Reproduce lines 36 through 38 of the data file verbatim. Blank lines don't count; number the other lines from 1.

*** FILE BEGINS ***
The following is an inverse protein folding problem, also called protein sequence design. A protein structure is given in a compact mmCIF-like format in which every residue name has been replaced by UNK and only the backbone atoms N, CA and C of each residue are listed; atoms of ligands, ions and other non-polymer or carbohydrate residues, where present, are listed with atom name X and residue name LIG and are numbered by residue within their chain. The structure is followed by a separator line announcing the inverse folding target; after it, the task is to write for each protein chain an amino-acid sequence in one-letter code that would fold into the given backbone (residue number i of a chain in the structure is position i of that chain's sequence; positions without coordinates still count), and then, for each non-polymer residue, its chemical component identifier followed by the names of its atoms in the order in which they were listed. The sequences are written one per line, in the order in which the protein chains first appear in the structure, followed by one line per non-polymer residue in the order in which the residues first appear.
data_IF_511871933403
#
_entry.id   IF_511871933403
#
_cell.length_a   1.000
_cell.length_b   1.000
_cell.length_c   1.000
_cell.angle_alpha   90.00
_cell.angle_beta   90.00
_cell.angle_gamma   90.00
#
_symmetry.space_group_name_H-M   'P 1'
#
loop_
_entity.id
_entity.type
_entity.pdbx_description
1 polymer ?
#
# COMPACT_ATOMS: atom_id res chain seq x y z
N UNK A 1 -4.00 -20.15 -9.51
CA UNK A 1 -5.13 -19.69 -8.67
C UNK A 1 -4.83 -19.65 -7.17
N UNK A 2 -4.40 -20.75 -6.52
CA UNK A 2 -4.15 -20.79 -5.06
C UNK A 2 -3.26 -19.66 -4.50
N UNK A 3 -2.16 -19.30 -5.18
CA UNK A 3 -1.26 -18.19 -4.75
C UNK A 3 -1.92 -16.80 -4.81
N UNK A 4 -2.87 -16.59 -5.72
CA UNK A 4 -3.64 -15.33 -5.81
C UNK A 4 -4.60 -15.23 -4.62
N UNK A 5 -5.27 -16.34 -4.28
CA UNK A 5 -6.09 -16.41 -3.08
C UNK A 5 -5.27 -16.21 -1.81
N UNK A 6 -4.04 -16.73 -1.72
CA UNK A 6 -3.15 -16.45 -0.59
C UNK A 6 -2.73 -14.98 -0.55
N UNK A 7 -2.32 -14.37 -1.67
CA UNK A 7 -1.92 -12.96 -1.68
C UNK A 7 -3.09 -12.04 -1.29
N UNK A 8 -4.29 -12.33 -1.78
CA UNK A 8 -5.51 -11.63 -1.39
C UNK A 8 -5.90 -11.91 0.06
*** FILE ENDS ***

C UNK A 5 -5.27 -16.21 -1.81
N UNK A 6 -4.04 -16.73 -1.72
CA UNK A 6 -3.15 -16.45 -0.59